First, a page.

By the early years of the seventh century all the evidence suggests that cities as corporate bodies were simply less well-off than they had been before about the middle of the sixth century. There may have been as much wealth circulating in urban environments as before, with the difference that the city as an institution had only very limited access to it, having lost their lands and the income from those lands. During the later sixth century in particular the local wealthy tended to invest their wealth in religious buildings or related objects (so that there was an evolving pattern of investment as much as there was a decline). In addition, the church was from the fourth century a competitor with the city for the consumption of resources. And however much their citizens might donate, individually or collectively, this can hardly have compensated for this loss. Indeed, such contributions became the main source of independent income for many cities. The archaeological data suggests a shrinkage of the occupied area of many cities during the sixth century, and even an increasing localization of exchange activity; but again, this does not have to mean a change in their role as local centres of such exchange.

The survival of urban settlements during and after the Arab invasions—thus from the 640s until the 750s—owed much to the fact that they might occupy defensible sites, as well as be centres of military or ecclesiastical administration. But endemic warfare and insecurity, economic dislocation and social change meant that the great majority played a role peripheral to, and derived from, the economic and social life of the countryside, and reflected if anything the needs of state and church. The invasions of the seventh century dealt what was simply the final blow to an institution that was already in the process of long-term transformation.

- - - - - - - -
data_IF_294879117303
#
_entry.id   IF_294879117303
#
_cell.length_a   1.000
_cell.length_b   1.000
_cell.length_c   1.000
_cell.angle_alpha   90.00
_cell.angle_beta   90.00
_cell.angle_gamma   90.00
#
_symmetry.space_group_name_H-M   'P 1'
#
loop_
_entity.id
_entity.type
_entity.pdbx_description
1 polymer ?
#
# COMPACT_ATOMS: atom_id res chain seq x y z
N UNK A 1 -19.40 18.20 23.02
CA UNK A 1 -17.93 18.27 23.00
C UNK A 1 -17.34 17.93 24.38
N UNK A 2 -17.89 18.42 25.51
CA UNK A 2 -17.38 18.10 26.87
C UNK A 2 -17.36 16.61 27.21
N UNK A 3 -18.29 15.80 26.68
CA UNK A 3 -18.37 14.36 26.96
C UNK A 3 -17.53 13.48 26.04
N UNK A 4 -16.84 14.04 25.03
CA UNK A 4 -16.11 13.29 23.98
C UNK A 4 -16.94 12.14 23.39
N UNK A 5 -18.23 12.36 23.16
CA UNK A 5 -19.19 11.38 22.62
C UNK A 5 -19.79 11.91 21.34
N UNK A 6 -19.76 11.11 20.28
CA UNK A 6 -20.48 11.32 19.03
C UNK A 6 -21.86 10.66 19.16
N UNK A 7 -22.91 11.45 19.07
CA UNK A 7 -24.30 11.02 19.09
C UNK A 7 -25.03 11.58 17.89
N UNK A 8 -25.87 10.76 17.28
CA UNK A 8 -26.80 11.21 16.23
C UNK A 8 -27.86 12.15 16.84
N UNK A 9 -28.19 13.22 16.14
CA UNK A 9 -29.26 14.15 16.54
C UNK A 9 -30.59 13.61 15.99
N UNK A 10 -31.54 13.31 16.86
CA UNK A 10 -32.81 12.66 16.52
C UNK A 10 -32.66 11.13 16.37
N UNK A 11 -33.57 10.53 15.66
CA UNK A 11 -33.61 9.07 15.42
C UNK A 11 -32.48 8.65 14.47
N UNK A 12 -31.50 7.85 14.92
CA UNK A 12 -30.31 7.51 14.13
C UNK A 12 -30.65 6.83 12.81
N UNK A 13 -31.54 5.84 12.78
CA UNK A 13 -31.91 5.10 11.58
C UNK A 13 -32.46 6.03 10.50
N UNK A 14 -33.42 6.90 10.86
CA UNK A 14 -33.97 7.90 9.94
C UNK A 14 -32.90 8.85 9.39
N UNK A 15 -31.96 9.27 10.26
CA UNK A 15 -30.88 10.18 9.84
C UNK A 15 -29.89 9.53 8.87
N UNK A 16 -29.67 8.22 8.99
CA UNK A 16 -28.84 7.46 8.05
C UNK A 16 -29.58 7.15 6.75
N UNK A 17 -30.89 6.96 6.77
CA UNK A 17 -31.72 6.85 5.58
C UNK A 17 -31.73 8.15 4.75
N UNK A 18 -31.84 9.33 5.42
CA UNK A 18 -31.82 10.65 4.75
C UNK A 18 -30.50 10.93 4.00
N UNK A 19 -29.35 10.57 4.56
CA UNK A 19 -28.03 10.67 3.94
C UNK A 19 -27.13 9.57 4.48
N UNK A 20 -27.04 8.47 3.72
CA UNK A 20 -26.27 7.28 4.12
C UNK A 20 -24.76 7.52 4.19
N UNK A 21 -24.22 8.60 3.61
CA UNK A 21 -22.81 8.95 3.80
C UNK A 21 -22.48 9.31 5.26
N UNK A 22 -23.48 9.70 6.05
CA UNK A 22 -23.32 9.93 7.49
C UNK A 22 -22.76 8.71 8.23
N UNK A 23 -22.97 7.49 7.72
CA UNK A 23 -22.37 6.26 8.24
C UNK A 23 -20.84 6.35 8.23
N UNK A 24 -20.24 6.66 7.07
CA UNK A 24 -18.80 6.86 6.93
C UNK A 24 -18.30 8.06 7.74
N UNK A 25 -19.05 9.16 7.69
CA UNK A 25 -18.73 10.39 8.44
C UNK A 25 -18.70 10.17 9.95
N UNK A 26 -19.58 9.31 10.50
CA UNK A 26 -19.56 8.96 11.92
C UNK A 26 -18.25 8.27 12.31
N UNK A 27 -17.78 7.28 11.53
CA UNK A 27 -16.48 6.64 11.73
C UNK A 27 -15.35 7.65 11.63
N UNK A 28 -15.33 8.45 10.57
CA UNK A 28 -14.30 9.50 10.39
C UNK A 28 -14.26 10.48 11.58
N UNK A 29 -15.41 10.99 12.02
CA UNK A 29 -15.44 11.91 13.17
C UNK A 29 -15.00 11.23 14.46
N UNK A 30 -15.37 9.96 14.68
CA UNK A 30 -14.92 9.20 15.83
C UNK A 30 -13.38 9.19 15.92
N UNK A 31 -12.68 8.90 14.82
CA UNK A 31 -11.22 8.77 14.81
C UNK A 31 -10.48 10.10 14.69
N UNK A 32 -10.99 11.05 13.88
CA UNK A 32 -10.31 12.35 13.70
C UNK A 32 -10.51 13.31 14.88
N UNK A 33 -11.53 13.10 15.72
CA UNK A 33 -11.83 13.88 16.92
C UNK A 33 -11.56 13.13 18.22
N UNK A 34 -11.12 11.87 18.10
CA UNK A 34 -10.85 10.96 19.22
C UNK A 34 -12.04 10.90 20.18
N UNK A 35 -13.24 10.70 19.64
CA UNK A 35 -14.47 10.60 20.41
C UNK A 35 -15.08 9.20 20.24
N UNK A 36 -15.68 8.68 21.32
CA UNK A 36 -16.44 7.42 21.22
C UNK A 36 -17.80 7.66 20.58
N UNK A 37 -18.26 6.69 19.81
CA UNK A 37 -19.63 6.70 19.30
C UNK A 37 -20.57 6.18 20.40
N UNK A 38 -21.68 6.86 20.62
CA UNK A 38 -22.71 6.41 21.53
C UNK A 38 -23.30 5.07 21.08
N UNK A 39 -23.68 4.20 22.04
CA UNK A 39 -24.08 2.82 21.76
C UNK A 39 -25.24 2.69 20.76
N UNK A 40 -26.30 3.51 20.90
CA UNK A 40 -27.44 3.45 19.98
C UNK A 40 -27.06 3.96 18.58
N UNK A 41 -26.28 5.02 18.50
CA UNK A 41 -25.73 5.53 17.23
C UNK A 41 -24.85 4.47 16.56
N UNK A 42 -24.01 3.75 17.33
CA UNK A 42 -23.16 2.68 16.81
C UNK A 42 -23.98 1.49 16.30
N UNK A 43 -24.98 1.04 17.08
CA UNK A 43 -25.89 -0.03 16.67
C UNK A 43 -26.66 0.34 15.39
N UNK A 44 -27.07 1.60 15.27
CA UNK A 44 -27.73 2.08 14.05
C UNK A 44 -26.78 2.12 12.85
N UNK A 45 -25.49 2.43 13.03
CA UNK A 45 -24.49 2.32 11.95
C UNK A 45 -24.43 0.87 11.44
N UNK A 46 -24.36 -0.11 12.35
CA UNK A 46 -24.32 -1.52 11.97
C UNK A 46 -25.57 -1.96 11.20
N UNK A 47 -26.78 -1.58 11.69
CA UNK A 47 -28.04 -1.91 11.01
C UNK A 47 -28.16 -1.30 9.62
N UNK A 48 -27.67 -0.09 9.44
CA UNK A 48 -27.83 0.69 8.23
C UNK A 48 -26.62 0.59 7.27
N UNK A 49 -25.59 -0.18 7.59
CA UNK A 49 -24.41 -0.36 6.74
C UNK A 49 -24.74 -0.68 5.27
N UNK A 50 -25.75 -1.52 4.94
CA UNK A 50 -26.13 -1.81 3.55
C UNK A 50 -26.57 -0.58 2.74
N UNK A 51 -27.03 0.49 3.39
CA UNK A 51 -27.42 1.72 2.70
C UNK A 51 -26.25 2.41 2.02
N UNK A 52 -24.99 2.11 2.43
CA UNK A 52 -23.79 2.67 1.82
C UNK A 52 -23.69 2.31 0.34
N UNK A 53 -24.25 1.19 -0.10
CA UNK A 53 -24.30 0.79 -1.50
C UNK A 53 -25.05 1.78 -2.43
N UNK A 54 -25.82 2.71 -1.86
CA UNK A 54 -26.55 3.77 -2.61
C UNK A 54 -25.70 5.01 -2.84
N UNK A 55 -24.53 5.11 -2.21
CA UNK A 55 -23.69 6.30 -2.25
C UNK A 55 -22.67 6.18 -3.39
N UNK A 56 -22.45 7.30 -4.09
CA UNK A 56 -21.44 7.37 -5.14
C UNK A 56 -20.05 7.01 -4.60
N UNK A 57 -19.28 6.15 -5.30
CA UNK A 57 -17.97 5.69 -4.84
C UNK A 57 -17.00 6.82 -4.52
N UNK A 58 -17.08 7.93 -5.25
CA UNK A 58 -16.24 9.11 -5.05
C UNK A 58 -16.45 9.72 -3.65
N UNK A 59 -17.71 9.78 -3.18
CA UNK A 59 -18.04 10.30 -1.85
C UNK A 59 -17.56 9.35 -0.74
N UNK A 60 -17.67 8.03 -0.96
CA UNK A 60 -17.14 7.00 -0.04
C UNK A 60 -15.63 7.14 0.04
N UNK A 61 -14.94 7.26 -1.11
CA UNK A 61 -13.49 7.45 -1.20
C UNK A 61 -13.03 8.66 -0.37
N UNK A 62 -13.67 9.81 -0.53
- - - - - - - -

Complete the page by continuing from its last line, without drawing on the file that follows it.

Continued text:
Fortifications serve several purposes: to protect populations and/or soldiers and their supplies, equipment and armaments, to act as refuges for civilian populations in times of need, and to provide safe bases for soldiers from which to protect the surrounding countryside or a particular route or crossroads of strategic value, as well as to serve as a deterrent to hostile attack and as defended watch-posts to warn of invasion and perhaps to delay the enemy advance, or to function as bases from which raids or attacks against enemy installations might also be mounted. Each of these functions demands different sorts of defensive works, of course, depending upon size, location, availability of supplies of food and water, proximity to similar defensive structures, the possibilities of relief when attacked, and so forth. The Roman state had a long and sophisticated tradition of fortification, and this was inherited without a break by its medieval East Roman successor.